Harmful Effects of Secondhand Smoke| Why is it Called a Silent Killer| Expert Reveals

Secondhand smoke or passive smoking is the smoke emitted from the burning end of a cigarette, bidi or water-pipe which is exhaled by a smoker and inhaled by a nonsmoker. Tobacco smoke contains more than 4,000 toxic chemicals and there is no safe level of exposure to secondhand smoke.Also Read – Beware! Smoking cigarettes can make you diabetic


Passive smokers or secondhand smokers, like active smokers, are at a higher risk of developing cardiovascular diseases, upper and lower respiratory tract infections, pulmonary diseases and lung cancer. Even brief exposure to secondhand smoke can damage the lining of blood vessels and cause blood platelets to become stickier and these changes can cause a heart attack.


Dr Vishal Rao, Director, Head Neck Surgical Oncology & Robotic Surgery, Centre of Academics & Research, HCG says, “There is no safe level of exposure to secondhand smoke, but many people don’t know about this invisible killer. Evidence suggests that secondhand smoking is significantly associated with an increased risk of a variety of diseases and health problems, particularly those that affect children, which makes it as dangerous as firsthand smoking.”

Dr Vishal added, “Exposure of adults to secondhand smoke causes cardiovascular disease, coronary heart disease and lung cancer. Nonsmokers exposed to secondhand smoke at home or at work increase their risk of developing heart disease by 25%-30% and lung cancer by 20%-30%. Exposure to secondhand smoke raises the risk of lower respiratory tract infections in young children, asthma in both adults and children, and ischemic heart disease and lung cancer in adults.”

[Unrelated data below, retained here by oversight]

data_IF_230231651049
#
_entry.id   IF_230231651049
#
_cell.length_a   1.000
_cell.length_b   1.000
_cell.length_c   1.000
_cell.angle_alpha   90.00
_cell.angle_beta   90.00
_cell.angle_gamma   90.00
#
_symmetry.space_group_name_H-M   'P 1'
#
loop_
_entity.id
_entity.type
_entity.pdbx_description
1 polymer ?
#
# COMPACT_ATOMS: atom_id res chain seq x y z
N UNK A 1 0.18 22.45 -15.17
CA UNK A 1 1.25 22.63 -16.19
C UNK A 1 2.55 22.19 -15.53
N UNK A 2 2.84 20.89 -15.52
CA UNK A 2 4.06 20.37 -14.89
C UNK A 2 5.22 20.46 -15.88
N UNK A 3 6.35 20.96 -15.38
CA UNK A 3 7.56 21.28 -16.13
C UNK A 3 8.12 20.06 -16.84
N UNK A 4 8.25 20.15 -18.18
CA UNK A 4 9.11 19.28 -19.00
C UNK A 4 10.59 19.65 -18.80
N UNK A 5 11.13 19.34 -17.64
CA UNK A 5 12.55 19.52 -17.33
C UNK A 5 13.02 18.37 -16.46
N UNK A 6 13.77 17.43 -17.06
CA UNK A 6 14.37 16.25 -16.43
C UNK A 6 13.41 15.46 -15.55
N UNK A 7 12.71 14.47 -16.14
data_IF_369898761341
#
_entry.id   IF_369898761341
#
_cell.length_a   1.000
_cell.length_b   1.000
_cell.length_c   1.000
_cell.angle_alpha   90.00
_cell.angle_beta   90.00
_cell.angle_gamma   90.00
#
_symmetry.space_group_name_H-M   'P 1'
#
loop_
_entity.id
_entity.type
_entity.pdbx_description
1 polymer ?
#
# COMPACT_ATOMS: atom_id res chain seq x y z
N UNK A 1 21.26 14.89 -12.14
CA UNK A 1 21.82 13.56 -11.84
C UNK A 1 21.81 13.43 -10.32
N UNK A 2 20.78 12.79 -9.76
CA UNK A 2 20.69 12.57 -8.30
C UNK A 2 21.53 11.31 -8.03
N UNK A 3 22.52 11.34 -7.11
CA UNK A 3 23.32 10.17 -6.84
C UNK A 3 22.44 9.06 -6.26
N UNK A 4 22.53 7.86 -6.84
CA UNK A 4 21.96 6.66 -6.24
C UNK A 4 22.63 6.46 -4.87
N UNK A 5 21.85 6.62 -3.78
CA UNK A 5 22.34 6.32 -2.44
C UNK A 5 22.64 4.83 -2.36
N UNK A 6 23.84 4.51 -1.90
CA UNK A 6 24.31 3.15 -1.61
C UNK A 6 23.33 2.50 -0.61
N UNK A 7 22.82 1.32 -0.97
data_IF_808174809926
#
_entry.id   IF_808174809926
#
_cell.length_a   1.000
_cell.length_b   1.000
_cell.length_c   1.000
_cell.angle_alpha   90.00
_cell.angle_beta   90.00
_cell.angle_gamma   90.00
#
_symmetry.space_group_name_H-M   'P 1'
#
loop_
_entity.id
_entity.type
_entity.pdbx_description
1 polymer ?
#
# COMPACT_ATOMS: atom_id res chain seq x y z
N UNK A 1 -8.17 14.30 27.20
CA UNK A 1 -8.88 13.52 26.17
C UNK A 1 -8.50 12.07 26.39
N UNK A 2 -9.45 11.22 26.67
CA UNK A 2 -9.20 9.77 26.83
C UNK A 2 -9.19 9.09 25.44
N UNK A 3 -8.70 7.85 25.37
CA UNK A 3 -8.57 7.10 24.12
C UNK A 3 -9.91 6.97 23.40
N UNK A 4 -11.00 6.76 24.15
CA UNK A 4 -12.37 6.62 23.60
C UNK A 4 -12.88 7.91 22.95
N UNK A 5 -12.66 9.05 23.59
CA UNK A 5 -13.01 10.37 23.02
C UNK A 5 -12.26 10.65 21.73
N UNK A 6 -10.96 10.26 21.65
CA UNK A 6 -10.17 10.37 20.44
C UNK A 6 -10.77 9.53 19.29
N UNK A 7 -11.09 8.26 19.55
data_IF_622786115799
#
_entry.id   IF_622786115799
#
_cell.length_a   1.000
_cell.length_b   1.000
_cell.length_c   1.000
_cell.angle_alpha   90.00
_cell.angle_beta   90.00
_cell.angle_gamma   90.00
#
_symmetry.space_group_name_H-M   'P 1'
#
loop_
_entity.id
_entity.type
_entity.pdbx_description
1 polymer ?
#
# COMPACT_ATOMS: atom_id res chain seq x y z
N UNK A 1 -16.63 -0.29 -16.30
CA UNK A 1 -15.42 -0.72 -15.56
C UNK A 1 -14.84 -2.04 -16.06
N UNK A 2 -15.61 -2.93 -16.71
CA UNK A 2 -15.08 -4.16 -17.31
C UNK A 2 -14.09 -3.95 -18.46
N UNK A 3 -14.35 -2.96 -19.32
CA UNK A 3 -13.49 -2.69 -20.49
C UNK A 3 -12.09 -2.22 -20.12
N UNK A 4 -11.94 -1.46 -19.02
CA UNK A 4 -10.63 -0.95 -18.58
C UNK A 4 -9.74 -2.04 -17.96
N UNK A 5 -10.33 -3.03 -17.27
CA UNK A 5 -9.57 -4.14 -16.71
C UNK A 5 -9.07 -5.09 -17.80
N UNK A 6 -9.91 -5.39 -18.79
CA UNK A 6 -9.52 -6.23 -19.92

Vaishakhi Mallik, Associate Director, Policy Advocacy and Communication, Vital Strategies said, “According to the Global Adult Tobacco Survey (GATS), India, 2017, there has been a reduction in exposure to secondhand smoke in India since 2009-2010 (the time of the last GATS India report), but a large proportion of adults and children are still exposed to this invisible killer. Exposure to secondhand smoke in public spaces decreased from 29% to 23% and exposure in the home decreased from 52% to 39%, but exposure in the workplace rose from 29.9% to 30.2%. Fully comprehensive smoke-free laws, with no exemptions, are effective in protecting smokers and nonsmokers. In order to reduce tobacco use in India, it is important to adopt lifesaving policies that reach hundreds of millions of people.”

“To protect people from secondhand smoke exposure, it is important to generate conversations about not only the health risks of smoking but also the deadly effects of secondhand smoke. On one hand, it is key to sensitize smokers on the serious diseases they may be extending to the people around them including their loved ones, on the other hand it is important to make nonsmokers aware of their right to health as outlined in smoke-free laws,” Vaishakhi Mallik added.

Source link

Leave a Reply

Your email address will not be published. Required fields are marked *